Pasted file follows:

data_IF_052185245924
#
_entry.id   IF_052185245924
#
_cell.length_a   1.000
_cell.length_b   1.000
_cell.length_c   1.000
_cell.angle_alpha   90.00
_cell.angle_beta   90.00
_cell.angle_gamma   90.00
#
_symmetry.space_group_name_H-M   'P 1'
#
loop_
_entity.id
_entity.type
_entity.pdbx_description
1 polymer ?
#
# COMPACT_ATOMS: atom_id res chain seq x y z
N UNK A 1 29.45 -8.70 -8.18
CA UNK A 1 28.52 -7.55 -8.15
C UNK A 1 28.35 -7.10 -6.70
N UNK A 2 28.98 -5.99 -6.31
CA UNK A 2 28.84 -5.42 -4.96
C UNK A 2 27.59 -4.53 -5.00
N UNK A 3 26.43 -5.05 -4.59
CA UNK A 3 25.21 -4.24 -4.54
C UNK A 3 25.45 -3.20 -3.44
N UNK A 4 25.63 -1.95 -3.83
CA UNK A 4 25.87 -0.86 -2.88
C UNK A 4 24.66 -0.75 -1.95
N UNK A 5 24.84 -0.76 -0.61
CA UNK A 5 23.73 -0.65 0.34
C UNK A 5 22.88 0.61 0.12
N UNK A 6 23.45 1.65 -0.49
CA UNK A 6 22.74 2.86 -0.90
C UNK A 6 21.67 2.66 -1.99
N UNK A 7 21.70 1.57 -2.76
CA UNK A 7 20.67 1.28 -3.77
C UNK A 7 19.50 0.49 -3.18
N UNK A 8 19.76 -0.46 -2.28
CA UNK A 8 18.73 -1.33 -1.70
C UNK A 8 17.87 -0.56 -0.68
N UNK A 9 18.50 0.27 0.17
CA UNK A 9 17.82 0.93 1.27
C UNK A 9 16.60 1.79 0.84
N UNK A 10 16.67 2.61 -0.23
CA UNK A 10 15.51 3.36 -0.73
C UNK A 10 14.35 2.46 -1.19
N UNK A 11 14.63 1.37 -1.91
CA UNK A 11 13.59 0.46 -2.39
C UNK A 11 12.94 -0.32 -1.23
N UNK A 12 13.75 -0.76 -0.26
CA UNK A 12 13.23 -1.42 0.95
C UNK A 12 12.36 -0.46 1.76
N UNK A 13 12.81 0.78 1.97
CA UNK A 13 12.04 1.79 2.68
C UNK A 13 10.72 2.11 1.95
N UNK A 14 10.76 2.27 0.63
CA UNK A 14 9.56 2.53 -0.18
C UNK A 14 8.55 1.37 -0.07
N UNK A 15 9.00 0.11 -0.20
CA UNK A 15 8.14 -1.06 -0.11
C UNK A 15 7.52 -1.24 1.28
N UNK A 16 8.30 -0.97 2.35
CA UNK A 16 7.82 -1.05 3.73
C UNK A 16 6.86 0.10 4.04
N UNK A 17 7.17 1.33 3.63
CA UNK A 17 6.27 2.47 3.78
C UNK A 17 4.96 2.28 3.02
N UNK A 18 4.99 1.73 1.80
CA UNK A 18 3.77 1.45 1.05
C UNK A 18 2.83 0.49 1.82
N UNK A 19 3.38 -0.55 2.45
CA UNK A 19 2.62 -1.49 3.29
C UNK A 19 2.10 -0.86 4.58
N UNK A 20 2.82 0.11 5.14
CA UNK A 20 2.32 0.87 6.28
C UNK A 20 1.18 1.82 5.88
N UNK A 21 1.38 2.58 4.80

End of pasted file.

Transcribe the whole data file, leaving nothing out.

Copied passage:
data_IF_052185245924
#
_entry.id   IF_052185245924
#
_cell.length_a   1.000
_cell.length_b   1.000
_cell.length_c   1.000
_cell.angle_alpha   90.00
_cell.angle_beta   90.00
_cell.angle_gamma   90.00
#
_symmetry.space_group_name_H-M   'P 1'
#
loop_
_entity.id
_entity.type
_entity.pdbx_description
1 polymer ?
#
# COMPACT_ATOMS: atom_id res chain seq x y z
N UNK A 1 29.45 -8.70 -8.18
CA UNK A 1 28.52 -7.55 -8.15
C UNK A 1 28.35 -7.10 -6.70
N UNK A 2 28.98 -5.99 -6.31
CA UNK A 2 28.84 -5.42 -4.96
C UNK A 2 27.59 -4.53 -5.00
N UNK A 3 26.43 -5.05 -4.59
CA UNK A 3 25.21 -4.24 -4.54
C UNK A 3 25.45 -3.20 -3.44
N UNK A 4 25.63 -1.95 -3.83
CA UNK A 4 25.87 -0.86 -2.88
C UNK A 4 24.66 -0.75 -1.95
N UNK A 5 24.84 -0.76 -0.61
CA UNK A 5 23.73 -0.65 0.34
C UNK A 5 22.88 0.61 0.12
N UNK A 6 23.45 1.65 -0.49
CA UNK A 6 22.74 2.86 -0.90
C UNK A 6 21.67 2.66 -1.99
N UNK A 7 21.70 1.57 -2.76
CA UNK A 7 20.67 1.28 -3.77
C UNK A 7 19.50 0.49 -3.18
N UNK A 8 19.76 -0.46 -2.28
CA UNK A 8 18.73 -1.33 -1.70
C UNK A 8 17.87 -0.56 -0.68
N UNK A 9 18.50 0.27 0.17
CA UNK A 9 17.82 0.93 1.27
C UNK A 9 16.60 1.79 0.84
N UNK A 10 16.67 2.61 -0.23
CA UNK A 10 15.51 3.36 -0.73
C UNK A 10 14.35 2.46 -1.19
N UNK A 11 14.63 1.37 -1.91
CA UNK A 11 13.59 0.46 -2.39
C UNK A 11 12.94 -0.32 -1.23
N UNK A 12 13.75 -0.76 -0.26
CA UNK A 12 13.23 -1.42 0.95
C UNK A 12 12.36 -0.46 1.76
N UNK A 13 12.81 0.78 1.97
CA UNK A 13 12.04 1.79 2.68
C UNK A 13 10.72 2.11 1.95
N UNK A 14 10.76 2.27 0.63
CA UNK A 14 9.56 2.53 -0.18
C UNK A 14 8.55 1.37 -0.07
N UNK A 15 9.00 0.11 -0.20
CA UNK A 15 8.14 -1.06 -0.11
C UNK A 15 7.52 -1.24 1.28
N UNK A 16 8.30 -0.97 2.35
CA UNK A 16 7.82 -1.05 3.73
C UNK A 16 6.86 0.10 4.04
N UNK A 17 7.17 1.33 3.63
CA UNK A 17 6.27 2.47 3.78
C UNK A 17 4.96 2.28 3.02
N UNK A 18 4.99 1.73 1.80
CA UNK A 18 3.77 1.45 1.05
C UNK A 18 2.83 0.49 1.82
N UNK A 19 3.38 -0.55 2.45
CA UNK A 19 2.62 -1.49 3.29
C UNK A 19 2.10 -0.86 4.58
N UNK A 20 2.82 0.11 5.14
CA UNK A 20 2.32 0.87 6.28
C UNK A 20 1.18 1.82 5.88
N UNK A 21 1.38 2.58 4.80